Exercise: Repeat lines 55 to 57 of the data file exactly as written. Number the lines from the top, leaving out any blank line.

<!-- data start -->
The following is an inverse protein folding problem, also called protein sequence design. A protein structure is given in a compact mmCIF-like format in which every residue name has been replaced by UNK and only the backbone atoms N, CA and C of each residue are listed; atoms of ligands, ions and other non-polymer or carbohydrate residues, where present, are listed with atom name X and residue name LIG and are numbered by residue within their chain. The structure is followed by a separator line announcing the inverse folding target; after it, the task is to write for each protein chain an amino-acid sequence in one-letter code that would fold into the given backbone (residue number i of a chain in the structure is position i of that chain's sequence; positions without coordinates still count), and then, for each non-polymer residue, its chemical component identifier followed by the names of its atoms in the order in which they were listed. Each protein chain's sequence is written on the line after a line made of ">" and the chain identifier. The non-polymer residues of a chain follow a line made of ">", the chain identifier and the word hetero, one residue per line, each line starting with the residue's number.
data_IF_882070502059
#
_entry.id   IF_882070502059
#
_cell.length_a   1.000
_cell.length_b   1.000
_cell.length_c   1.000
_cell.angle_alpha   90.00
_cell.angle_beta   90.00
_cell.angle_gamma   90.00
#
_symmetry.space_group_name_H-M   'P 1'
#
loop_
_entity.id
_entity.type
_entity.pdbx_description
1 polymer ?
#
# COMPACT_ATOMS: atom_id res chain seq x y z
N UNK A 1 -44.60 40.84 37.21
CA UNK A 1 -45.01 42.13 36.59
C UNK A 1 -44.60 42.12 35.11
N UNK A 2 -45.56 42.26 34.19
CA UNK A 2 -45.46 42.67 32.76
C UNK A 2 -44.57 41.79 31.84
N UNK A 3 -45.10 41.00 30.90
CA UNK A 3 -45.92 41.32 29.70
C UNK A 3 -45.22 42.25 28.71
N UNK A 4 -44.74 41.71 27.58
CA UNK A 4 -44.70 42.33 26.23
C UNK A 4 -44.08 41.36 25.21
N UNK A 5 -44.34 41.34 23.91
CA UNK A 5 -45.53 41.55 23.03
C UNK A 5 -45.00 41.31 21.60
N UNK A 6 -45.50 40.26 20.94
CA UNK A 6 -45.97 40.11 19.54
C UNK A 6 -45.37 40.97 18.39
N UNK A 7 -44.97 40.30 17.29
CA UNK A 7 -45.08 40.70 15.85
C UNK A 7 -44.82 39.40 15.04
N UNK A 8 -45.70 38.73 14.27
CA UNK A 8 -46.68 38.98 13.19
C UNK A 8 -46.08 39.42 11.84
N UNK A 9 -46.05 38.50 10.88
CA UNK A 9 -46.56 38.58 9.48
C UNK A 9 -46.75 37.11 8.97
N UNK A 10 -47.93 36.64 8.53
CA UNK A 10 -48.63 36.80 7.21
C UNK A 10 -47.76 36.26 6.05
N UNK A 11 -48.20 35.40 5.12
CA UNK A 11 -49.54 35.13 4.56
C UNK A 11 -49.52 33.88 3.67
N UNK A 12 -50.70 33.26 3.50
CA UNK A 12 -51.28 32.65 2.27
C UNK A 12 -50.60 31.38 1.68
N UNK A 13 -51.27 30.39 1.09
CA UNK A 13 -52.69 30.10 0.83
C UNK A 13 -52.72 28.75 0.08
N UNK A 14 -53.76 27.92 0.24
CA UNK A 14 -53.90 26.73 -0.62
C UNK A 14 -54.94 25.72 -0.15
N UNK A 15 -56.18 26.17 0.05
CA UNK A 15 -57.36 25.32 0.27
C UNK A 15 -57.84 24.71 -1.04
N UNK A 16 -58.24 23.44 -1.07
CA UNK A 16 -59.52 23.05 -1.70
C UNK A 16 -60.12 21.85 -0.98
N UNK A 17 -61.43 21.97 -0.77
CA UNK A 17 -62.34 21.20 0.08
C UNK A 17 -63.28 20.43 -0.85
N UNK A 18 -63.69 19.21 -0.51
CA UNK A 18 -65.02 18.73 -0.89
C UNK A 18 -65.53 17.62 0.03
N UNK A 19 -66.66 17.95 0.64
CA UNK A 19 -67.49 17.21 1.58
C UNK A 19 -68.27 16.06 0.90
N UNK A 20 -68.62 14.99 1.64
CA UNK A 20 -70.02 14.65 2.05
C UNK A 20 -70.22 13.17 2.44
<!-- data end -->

N UNK A 12 -50.70 33.26 3.50
CA UNK A 12 -51.28 32.65 2.27
C UNK A 12 -50.60 31.38 1.68